Emotional Conjuring was one of the Mindfultainment programs from the early days of The Eureka Room.
I had read that by just thinking about an emotion you can generate that emotion in your body. You don’t even need to think about a situation or reason. You can just think up the emotion and give the sensation to you body.
That’s a pretty powerful phenomena.
Just think about movies, right? You’re not actually doing anything besides sitting there in the dark watching a screen tell you stuff. In the movies, nothing is happening in the “real world”. It’s all just thoughts in your head. Excited? Joyful? Scared? The theater hasn’t changed at all. The only thing that has changed is what is going on in your head, right?
So, my thinking went, if the thoughts in your head can generate emotions, then we just change the thoughts and we change the emotions, right?
The idea was simple and brilliant (and wrong): if want people to feel good I just tell them to think they feel good and they’ll feel good. No need to interact with the real world to feel good! No need even for the imaginary world of a movie to feel good!
Just go the direct route for fastest results! Problem solved!
Well, it turns out the direct route is not a pleasant or popular route.
But before I get into the feedback I received from some testers, let me tell you how the program worked.
The Emotional Conjuring Program
The idea was to show emotions one at a time and give people a few seconds to generate (I chose the word “conjure” to make it more mysterious) that emotion in their body. I’d put 30-100 words on the screen for people to scroll through.
I was surprised to find out there’s a book called The Dictionary of Emotions. It is exactly what you think it is: a book of emotions and their definitions. Hundreds of them.
The plan was to put one word on a screen at a time. The word would typically be in a white text and the background would be a solid color. I would try to make the colors “match” the feeling of the word. Yellow = joyful, red = angry, etc.
We’d go through maybe 50-100 emotions and voila! People have experienced the equivalent of about a dozen movies in just ten minutes!
So I found some words that I thought would fit the program that weren’t too “deep” and tried to conjur the emotions myself, going from one to another every 10 seconds or so. It worked. I was on to something!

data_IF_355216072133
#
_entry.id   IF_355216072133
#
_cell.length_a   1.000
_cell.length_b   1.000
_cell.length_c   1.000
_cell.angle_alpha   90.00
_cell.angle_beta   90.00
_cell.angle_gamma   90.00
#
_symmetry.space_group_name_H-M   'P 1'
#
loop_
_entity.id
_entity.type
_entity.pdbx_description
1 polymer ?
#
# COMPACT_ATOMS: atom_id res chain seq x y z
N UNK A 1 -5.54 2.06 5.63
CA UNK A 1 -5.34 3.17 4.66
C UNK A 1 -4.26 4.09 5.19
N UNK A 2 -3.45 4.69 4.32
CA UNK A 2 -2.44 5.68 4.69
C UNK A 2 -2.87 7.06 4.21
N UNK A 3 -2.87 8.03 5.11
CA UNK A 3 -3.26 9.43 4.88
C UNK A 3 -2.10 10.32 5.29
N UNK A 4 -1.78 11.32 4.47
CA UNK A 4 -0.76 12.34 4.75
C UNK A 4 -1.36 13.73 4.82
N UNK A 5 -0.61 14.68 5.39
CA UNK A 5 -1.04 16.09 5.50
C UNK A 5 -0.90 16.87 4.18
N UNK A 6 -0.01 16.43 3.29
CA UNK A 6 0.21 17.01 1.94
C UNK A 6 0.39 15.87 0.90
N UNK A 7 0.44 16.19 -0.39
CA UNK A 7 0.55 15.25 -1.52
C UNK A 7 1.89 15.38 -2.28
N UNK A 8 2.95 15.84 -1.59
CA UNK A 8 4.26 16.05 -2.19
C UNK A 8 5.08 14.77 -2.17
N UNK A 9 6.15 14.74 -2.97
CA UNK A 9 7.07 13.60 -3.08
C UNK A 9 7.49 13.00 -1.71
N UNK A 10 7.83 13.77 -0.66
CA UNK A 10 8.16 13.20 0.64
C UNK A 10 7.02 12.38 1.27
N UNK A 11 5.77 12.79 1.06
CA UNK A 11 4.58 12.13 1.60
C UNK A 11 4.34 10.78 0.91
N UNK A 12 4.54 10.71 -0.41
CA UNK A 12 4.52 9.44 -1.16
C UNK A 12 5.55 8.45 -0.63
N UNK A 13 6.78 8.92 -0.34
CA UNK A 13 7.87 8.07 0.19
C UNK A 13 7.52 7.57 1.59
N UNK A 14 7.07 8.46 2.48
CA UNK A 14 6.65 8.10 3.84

Since it was from them mindfultainment days, it started life as a 2D program. When it got transitioned to 3D for showing people, all I did was expand the background to cover the side walls of The Eureka Room. In retrospect, this is not a very thrilling use of 14,000 independently programmable LEDs.
The only audio in the program was one when word and color faded into the next word and color. It was a kind of mysterious wooshing sound. Otherwise it was dead quiet. So that people could have no distractions from focusing on all the amazing emotions they were feeling, of course.
Then I had about 10 people view the program, some together, some separately.
As I recall, the feedback ranged from “boring” to “loathsome”.
- Expectations are huuuuge. This is a room with 14,000 LEDs and if someone had seen the other programs (they all did), then they were not keen on the sort of slow mood lighting I created. I should have used the lights more or set their expectations clearer.
- People did not show up with the knowledge that I was going to ask them to be introspective on a worknight. People do not like that.
- The most fundamental failure though was that I failed to see the difference between movies and what I had created. When I tested the program on myself it worked. Why did it fail on other people? It worked because I WANTED it to work and I put the effort into making it work. It was a real work, real strain and people were not wanting to work. (fair enough). Movies, on the other hand generate emotion but instead of all the work being on your shoulders, the movies make it a co-creative exercise. They guide you along with the power of story so that you can easily find yourself experiencing various emotions. It takes longer but that makes it easier for you. Movies are a mix of passive and active and a mix of rewarding moments mixed with a little work. My program was all work, front to back and it didn’t help you do the work one damn bit. Not only that but there were way too many emotions too quickly. Even the people who tried hard got overwhelmed.
- Embarassing admission: I never wanted to sit through my own program more than once. Even I didn’t care that much for it which should have been a gigantic red flag.
If I was going to try this again (which I have no plans to), I might address it by making the program easier, more fun and making sure guests are given the right expectations on visuals, content, and “asks”. Also, I would watch the new program 10 times and see if I could stand it.